November is the month that many high school seniors are thinking about what they’ll do after graduation, applying for college, and collecting information to complete the Financial Application for Federal Student Aid that’s due January 1. This month, my column will be devoted to answering personal finance questions related to families with high school seniors.
One of the most important things you’ll have to think about this month is: what am I going to do after I graduate? You may be considering working, attending a trade school, attending college, or you may just still be considering. As you start thinking about your options you’ll have to consider the monetary cost of each of these options, but you’ll also have to consider what you’ll gain from each option as well as what you’ll lose by not choosing one of the other options.
According to the Census Bureau, in 2002 high school graduates earned $25,900 per year while college graduates earned $45,400 per year, but that’s not the end of the story. According to CollegeBoard.com, attending college in 2002 cost about $22,541 per year and most college students took out student loans to pay for it. Costs to attend college have increased over the last ten years. If you thought those numbers were dismal, take a look at the Occupy Wall Street protestors for final confirmation that graduating from a good college may or may not start you on the road to prosperity. Ending up with $30,000 in student loan debt and then getting a job that will pay $30,000 doesn’t sound like a good investment to me.
Instead of getting on the track that you think will take you where you want to go, make sure you start out thinking about the outcome you’d like to have (the career trajectory you’d like, the income you’d like to earn, or the debt you’d like to leave school with). Starting with the end in mind might help you choose which college to attend (in-state tuition versus out-of-state costs), what kind of school you’d like to attend (trade school, community college, public college, private college), or what tools you’ll use to pay for college (working, grants, scholarships, loans). Once you know where you’d like to be, you can start analyzing information to make a plan to get there.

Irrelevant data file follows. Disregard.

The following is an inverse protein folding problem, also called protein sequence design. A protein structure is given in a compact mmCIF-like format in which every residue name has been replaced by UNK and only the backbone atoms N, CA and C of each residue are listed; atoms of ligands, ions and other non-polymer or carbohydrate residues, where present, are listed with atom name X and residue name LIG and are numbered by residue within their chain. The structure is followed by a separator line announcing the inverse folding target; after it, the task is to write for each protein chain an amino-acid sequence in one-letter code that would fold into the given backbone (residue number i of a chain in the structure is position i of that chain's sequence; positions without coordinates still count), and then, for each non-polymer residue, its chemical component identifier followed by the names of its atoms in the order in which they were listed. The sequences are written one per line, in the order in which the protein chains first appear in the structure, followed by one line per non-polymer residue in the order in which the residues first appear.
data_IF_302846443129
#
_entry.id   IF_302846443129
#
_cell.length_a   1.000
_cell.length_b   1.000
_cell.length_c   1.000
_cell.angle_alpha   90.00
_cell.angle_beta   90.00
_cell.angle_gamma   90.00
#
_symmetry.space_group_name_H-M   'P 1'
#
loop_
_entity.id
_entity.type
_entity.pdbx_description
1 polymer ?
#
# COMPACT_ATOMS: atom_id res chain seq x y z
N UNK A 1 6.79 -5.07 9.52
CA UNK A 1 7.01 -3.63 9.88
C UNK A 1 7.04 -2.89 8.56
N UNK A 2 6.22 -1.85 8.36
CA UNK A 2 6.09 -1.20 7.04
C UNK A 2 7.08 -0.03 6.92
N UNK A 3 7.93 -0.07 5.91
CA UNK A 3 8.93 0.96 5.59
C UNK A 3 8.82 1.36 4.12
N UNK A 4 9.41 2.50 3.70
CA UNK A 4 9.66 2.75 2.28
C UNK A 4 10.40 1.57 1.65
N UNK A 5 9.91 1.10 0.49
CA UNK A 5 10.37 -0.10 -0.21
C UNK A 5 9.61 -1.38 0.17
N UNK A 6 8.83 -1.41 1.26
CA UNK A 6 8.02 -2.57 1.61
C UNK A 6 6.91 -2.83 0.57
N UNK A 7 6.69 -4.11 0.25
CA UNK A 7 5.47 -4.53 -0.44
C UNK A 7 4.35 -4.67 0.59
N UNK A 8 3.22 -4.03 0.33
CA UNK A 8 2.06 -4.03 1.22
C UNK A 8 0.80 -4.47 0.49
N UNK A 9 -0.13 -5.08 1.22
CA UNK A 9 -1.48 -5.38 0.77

Imagine deciding that you want to buy lotion. You can buy a bottle for $1 from a discount store or you can buy a bottle for $6 from a big-box store. Buying the cheaper bottle is obviously going to cost you less money upfront, but we all know that the quality of the cheaper brand is sometimes less that we desire. If we end up buying more bottles of the cheaper lotion over the same amount of time that we could have purchase the one bottle of more expensive lotion then buying the cheaper bottle is not cost efficient. Only you know what outcomes you’d like to have.
Whatever you choose to do, you’ll need to think about the value of that option, not just the monetary cost of that option. The more you consider the outcome you want, think about the best way to get there, create a plan based on value, and work to make it happen, the better off you’ll be.
Shay Olivarria is the most dynamic financial education speaker working today. She has written three books on personal finance, contributes to multiple online media platforms, and is a foster care alumni. She's been quoted on Bankrate.com, FoxBusiness.com, and The Credit Union Times, among others. Visit www.BiggerThanYourBlock.com to hire Shay to speak at your event.
|< Prev||Next >|